After almost 20 years of global conflict, the United States has learned that involvement in irregular warfare is long, costly, and a dubious use of national resources. This is reflected in the NSS and the call to return the focus on nation-state conflicts. This new direction will force the Coast Guard to ask hard questions—and make hard choices—about its counterterrorism capability. While no one is questioning the capabilities the Coast Guard has developed in this area, they are expensive. Can the Coast Guard continue to fully fund its counterterrorism efforts? Given that the world still faces irregular threats, would it be foolhardy to give up these capabilities? What are the advantages of keeping them—and paying for them?
Given the impact these decisions will have on personnel, mission, and budget, the degrees to which the service should focus on counterterrorism is one of the most difficult questions facing it.
Shifting the Wall
Throughout its existence, the Coast Guard has demonstrated its importance to U.S. national security strategy while constantly adapting its missions. The NSS’s focus on nation-state conflict, the speed of decisions made in the political realm, and operations in this hemisphere (including on the southwestern border), demand the service adjust its focus again. The Coast Guard is a wall against many things. Now it must choose, prioritize, and plan how it will face the challenges of the new world order.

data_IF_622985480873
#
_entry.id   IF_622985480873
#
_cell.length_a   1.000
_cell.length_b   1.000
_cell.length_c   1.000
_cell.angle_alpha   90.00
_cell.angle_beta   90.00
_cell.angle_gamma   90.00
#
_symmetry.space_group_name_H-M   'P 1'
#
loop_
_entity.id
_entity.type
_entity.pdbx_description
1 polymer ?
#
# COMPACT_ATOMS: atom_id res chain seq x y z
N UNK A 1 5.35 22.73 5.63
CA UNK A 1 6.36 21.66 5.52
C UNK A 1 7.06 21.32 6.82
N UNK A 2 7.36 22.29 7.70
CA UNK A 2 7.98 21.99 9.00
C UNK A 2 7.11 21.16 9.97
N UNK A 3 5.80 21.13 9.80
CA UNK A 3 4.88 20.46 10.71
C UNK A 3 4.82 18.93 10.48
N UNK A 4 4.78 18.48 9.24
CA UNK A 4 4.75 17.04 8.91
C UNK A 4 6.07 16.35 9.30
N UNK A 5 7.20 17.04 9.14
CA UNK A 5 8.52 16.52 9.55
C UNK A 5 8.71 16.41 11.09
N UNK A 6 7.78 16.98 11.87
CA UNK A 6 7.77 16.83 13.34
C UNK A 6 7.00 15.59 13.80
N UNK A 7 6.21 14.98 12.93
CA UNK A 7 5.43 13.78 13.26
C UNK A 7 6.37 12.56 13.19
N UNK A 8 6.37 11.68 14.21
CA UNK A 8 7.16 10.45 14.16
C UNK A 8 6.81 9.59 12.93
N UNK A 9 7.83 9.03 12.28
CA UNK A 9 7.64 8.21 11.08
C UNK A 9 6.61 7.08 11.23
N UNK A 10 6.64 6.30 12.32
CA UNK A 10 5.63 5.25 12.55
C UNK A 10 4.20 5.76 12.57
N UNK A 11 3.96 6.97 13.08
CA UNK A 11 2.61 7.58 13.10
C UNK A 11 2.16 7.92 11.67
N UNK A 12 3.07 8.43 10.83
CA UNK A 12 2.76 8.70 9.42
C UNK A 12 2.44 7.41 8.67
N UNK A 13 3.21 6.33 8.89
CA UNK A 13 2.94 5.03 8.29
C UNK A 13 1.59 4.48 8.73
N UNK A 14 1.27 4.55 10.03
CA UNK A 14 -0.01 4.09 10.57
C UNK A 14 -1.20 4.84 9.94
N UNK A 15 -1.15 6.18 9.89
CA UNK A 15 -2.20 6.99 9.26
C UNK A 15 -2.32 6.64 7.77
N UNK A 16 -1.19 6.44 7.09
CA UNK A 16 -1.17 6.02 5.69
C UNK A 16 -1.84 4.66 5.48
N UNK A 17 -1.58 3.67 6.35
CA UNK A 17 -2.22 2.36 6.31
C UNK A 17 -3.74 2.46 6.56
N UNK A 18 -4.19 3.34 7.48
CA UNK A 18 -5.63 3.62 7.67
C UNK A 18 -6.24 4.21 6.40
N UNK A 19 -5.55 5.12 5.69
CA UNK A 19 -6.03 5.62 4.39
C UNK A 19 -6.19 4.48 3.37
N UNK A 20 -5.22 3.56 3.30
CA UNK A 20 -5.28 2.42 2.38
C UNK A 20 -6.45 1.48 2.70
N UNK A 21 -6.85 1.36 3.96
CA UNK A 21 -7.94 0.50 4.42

1. Nick Davis, “We Are the Wall—A Commentary on the Coast Guard Shutdown,” Alt World Studios, 15 January 2019.
2. LT Katie Braynard, USCG, “225 Years of Service to Nation: Migrant Interdiction,” Coast Guard Compass, 16 June 2015.
3. Information demands—from both the media and Congress—for the Deepwater Horizon event were so great that a staff of more than 100 personnel was established to handle the requests, a very difficult if not impossible task given constant media and especially social media attention. This, in turn, generated new media/congressional inquiries.
4. 3WTKR, “Local Coast Guard Cutters Offload 27,000 Pounds of Cocaine in Florida,” 3WTKR.com, 22 March 2019.
5. Eli Mexler, “Cartel-Ravaged Mexico Sets a New Record for Murders,” Time, 22 January 2019.
6. The Coast Guard over time has negotiated 45 bilateral agreements with Caribbean nations for law enforcement operations that have improved counterdrug operations. U.S. Department of State, “2014 International Narcotics Strategy Report, volume I: Drug and Chemical Control” (2014).
7. R. B. Watts, “The New Normalcy: Sea Power and Contingency Operations in the Twenty-First Century,” Naval War College Review 65, no. 3 (Summer 2012).